Clearly, Mirror's Edge isn't my favorite game this year. But that's not to say it was all bad. As Brinstar has detailed, the main character, Faith, embodies a number of positive traits. Sadly, I think she also highlights the real problem of designing "franchise" characters: one isn't enough.
Here are the good points: Faith is an Asian-American woman, but her race and gender aren't mentioned in or relevant to the story at all. She dresses sensibly, given that she's in a pretty athletic career, and her body shape also reflects that without being overtly sexualized. She's stubborn, but not snarky (there's nothing worse than a "clever" character written by not-so-clever writers). Perhaps, you might be tempted to say, she's still a little rough around the edges.
The problem is that there might be one decent character there, but there's really no-one else for her to interact with, so those rough edges are never really sharpened. Everyone else in the game is dishwater-dull, from the other messengers to the cops to Faith's sister. The same goes for the dystopian setting--it's vague to the point of nonexistence. That's bad for the players, but it's worse for the protagonist: without anything to push back against, Faith doesn't have much ground to define herself. She has no points on which to take a stand, except for the most basic (I think most of us are anti-framing and anti-betrayal).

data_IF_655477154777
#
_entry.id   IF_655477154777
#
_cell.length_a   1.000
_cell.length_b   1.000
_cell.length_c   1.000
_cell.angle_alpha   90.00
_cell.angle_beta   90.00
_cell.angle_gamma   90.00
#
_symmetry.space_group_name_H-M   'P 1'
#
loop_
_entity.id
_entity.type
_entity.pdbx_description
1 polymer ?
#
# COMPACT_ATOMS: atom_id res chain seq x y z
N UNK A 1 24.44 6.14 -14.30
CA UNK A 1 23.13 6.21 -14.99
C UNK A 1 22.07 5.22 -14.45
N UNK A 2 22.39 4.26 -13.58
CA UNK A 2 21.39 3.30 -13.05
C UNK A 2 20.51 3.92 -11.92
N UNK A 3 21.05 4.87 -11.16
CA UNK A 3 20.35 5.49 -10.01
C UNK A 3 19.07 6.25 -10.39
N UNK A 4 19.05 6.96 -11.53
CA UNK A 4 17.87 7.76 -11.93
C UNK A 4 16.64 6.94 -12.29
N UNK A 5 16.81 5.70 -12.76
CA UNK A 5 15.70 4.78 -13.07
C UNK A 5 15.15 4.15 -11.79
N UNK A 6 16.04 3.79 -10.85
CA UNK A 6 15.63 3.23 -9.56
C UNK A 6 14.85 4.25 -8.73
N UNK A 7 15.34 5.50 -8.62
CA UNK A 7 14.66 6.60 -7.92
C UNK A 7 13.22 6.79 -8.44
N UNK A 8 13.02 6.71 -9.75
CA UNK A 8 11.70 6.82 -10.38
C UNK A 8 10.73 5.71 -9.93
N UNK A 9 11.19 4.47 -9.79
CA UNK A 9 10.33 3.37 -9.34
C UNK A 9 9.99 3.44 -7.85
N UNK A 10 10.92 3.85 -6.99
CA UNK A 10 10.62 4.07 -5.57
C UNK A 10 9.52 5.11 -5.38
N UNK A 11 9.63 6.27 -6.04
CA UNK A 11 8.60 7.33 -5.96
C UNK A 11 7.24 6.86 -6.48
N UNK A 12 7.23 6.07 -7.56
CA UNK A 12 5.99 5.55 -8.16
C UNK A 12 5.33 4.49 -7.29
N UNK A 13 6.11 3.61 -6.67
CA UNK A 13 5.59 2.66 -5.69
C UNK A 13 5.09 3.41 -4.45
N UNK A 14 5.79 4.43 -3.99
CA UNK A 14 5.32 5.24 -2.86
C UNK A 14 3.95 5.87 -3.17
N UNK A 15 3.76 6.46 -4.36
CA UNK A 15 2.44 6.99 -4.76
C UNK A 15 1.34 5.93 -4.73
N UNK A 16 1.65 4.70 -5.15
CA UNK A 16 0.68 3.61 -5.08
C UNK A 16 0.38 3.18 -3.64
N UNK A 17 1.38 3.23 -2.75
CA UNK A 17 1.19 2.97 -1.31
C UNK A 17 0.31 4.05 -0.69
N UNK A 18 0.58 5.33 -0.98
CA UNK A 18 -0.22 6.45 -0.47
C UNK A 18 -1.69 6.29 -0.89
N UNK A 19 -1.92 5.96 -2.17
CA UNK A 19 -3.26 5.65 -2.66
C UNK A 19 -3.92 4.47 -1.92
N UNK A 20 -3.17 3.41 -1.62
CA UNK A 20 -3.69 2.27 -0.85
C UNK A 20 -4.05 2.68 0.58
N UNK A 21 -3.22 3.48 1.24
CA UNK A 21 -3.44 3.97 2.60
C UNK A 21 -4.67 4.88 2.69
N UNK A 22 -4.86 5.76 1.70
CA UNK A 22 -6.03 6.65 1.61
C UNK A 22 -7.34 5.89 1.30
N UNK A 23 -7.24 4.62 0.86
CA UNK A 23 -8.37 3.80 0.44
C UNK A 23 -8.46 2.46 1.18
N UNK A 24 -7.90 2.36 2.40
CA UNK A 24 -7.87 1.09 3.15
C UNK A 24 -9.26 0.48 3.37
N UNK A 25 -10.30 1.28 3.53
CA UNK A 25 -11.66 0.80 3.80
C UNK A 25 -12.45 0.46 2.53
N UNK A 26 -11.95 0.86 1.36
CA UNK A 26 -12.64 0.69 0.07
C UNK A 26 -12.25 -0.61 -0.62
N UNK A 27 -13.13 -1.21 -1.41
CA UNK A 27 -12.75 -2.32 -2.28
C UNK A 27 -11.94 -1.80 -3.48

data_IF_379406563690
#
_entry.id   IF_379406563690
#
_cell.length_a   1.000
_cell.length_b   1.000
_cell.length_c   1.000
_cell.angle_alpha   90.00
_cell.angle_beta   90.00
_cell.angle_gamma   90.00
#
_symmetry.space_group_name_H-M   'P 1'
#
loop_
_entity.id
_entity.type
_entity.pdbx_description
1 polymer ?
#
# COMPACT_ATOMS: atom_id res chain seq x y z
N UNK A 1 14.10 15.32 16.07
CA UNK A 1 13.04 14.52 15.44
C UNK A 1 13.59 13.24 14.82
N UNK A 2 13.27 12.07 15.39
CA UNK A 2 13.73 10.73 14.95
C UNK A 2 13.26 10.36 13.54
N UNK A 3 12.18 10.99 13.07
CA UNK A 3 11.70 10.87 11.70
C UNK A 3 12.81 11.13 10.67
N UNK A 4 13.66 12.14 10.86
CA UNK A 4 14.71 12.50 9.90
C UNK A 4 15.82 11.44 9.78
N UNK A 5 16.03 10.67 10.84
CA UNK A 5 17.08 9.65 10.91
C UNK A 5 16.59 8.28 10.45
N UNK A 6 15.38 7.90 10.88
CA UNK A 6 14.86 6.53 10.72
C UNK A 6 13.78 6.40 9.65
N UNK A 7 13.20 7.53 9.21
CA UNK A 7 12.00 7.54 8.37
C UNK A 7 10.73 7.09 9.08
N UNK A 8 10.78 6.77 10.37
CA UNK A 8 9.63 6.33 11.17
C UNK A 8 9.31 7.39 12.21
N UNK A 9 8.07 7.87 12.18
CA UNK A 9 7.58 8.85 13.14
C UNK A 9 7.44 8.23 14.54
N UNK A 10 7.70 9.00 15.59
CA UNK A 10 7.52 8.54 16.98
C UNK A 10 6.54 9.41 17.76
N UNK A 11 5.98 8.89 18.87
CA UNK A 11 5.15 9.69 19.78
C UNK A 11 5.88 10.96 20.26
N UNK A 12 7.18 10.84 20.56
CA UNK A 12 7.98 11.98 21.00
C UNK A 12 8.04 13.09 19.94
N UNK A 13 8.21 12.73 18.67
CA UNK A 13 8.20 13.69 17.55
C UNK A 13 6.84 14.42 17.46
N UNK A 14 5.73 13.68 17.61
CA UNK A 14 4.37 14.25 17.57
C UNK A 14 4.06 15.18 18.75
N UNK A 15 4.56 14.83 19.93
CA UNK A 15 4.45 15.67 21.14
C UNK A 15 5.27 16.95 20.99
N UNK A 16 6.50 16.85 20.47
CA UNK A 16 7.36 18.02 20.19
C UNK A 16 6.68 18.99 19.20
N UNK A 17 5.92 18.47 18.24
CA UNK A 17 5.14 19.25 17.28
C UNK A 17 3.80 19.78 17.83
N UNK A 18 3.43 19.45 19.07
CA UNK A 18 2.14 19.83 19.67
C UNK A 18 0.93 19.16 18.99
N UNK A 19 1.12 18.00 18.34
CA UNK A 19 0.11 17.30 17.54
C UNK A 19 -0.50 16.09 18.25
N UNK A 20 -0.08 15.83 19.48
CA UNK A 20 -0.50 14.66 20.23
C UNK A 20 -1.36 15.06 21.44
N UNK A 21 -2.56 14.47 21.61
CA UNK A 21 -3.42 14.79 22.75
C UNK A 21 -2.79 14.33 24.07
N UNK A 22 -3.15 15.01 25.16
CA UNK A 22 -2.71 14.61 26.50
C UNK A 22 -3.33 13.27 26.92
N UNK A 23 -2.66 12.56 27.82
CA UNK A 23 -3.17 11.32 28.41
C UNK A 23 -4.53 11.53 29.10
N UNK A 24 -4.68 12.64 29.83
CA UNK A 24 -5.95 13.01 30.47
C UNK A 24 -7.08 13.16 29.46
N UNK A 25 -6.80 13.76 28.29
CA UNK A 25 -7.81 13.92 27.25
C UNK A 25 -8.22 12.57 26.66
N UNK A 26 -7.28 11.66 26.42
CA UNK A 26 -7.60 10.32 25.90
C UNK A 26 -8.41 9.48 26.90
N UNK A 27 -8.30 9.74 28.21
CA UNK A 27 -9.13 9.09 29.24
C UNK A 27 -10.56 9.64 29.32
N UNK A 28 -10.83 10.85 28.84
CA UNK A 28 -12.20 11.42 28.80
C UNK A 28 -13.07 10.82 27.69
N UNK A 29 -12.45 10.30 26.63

There are two trends in game writing at the moment: strongly-defined protagonists, a la Jade from BG&E, or mute stand-ins like Samus Aran. In the latter case, the surrounding world has to be made as interesting as possible. It's not a coincidence that the Metroid Prime titles tag everything in sight with scannable text, or that Half-Life 2 devotes so much work to giving the Combine little bits of "business," like their constant radio chatter and introductory set pieces. On the other hand, if you're going to make the protagonist an actual character, you can probably get away with a less defined world (BG&E's setting does what it's supposed to do, and not much else), but you'd better have someone for that main character to talk to, and their actions had better be strongly tied to concrete, interesting motivations. Jade, for example, is constantly interacting with her companions, and she clearly has strong opinions about each of them. Faith has neither--both her world and her friends are generic--and as a result, she herself is uninteresting.